Many of the issues discussed in the Road Map are vetted in further detail in Securing the Future of Western Agriculture: A Perspective of Western Producers, a 2014 paper co-authored by the Alliance and AGree, a process that seeks to engage diverse interests to drive the transformation of the nation's food and agricultural system. While not representing official AGree policy, the 2014 paper has helped inform AGree's development of policy and action recommendations by stimulating thinking and discussion. The Family Farm Alliance is represented on the Advisory Committee of the AGree process, which is supported with funding from nine of the world's leading foundations.
The Road Map emphasizes the need for a new way of looking at water resources, one that includes a broader view of how water is used - along with consideration of food production and habitat needs.
"The goal should be to integrate food production and conservation practices into water management decision making and water use priorities," said Mr. O'Toole. "We must begin to plan now in order to hold intact current options."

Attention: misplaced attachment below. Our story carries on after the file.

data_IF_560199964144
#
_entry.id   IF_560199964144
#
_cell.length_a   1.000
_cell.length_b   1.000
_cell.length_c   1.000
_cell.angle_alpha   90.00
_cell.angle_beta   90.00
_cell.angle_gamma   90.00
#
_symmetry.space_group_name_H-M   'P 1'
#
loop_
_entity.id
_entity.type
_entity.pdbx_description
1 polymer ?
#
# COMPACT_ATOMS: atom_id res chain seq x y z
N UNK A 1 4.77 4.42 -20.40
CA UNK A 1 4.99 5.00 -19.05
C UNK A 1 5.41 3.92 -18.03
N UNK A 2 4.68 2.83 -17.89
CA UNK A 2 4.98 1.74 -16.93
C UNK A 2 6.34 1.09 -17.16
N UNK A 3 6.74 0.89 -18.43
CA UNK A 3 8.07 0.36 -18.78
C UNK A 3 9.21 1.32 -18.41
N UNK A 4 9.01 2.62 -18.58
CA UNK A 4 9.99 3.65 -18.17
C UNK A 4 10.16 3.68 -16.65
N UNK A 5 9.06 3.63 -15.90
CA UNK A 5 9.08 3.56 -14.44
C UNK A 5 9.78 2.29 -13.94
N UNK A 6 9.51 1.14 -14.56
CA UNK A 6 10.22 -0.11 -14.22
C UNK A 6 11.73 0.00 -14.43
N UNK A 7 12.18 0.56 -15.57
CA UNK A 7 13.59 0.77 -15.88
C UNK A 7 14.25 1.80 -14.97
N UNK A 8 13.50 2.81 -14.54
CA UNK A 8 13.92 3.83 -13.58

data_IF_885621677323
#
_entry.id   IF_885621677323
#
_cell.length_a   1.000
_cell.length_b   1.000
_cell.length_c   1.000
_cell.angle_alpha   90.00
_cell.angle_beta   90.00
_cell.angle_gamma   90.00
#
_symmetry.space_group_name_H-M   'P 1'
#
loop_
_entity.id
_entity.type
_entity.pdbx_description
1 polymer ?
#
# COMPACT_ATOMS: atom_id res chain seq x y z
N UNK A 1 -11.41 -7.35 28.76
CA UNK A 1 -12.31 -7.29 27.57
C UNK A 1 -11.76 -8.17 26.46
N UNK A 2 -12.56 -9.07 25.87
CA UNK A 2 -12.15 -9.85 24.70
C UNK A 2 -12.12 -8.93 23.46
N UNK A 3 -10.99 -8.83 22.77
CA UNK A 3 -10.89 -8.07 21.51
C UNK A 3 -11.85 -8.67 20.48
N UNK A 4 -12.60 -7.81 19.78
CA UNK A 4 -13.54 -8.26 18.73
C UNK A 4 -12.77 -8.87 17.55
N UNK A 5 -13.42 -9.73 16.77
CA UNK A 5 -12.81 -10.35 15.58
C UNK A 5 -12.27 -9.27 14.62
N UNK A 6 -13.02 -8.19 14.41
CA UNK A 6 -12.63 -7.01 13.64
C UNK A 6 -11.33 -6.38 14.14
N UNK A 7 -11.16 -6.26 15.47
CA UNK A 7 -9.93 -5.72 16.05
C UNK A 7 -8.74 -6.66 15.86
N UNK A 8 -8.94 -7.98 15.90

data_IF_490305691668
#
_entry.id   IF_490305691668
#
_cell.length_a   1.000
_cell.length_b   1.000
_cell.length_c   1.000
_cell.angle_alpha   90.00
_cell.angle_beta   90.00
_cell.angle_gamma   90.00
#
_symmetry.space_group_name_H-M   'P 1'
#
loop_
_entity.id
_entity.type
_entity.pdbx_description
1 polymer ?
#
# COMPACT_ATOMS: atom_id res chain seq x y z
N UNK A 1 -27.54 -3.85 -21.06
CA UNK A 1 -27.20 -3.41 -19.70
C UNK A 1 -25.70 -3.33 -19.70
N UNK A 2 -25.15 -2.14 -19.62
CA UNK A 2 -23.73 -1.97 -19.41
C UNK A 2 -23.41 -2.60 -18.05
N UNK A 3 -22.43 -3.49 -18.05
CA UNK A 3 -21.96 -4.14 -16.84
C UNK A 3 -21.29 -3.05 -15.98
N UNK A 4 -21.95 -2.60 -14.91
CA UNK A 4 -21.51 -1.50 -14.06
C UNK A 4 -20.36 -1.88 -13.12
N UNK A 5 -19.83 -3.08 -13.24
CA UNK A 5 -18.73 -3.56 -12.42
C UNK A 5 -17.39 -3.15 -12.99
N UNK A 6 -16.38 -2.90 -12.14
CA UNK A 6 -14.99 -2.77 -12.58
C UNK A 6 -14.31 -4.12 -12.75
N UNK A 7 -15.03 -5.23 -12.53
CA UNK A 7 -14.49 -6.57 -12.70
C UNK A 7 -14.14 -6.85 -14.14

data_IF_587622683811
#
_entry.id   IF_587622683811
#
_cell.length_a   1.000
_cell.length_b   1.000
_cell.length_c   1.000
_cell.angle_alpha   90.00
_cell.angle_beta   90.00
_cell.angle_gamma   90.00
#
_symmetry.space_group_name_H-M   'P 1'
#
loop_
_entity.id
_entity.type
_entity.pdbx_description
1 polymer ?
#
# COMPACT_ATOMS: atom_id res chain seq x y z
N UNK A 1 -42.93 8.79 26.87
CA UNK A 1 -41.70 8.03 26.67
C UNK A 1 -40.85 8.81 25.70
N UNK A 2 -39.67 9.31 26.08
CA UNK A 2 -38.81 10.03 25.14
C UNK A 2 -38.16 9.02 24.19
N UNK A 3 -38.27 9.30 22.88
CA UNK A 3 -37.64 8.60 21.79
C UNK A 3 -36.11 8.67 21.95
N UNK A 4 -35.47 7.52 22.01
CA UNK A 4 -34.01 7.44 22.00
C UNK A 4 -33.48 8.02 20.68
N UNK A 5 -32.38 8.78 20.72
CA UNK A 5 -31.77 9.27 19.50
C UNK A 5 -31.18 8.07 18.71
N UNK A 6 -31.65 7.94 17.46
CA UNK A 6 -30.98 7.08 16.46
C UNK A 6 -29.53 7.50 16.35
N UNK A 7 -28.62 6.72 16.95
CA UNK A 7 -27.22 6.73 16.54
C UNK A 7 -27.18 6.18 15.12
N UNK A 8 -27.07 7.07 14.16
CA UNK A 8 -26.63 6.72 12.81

A different kind of conference tour......
The 2015 Family Farm Alliance Annual Meeting and Conference general session will wrap up at noon on Friday, February 20th in the ballrooms at the Monte Carlo Resort and Casino. In past years, some conference attendees have headed out to see Hoover Dam, the fountains of Bellagio, or the new water intake in Lake Mead that serves Las Vegas.
This year, we're trying something new!
Starting at 1:00 p.m. at the Dragon Noodle Co. and Sushi Bar (located on the casino level of the Monte Carlo), John Ehrmann of the Meridian Institute will facilitate a brain-storming session that will bring together interested conference attendees and environmental policy experts to discuss ideas on how to make the 40-year old ESA effective and reflect scientific advancements and societal needs of the 21st century. Are there ways to more successfully assist species that are truly in danger? Can implementation of the Act be updated so species conservation does not create conflicts with people?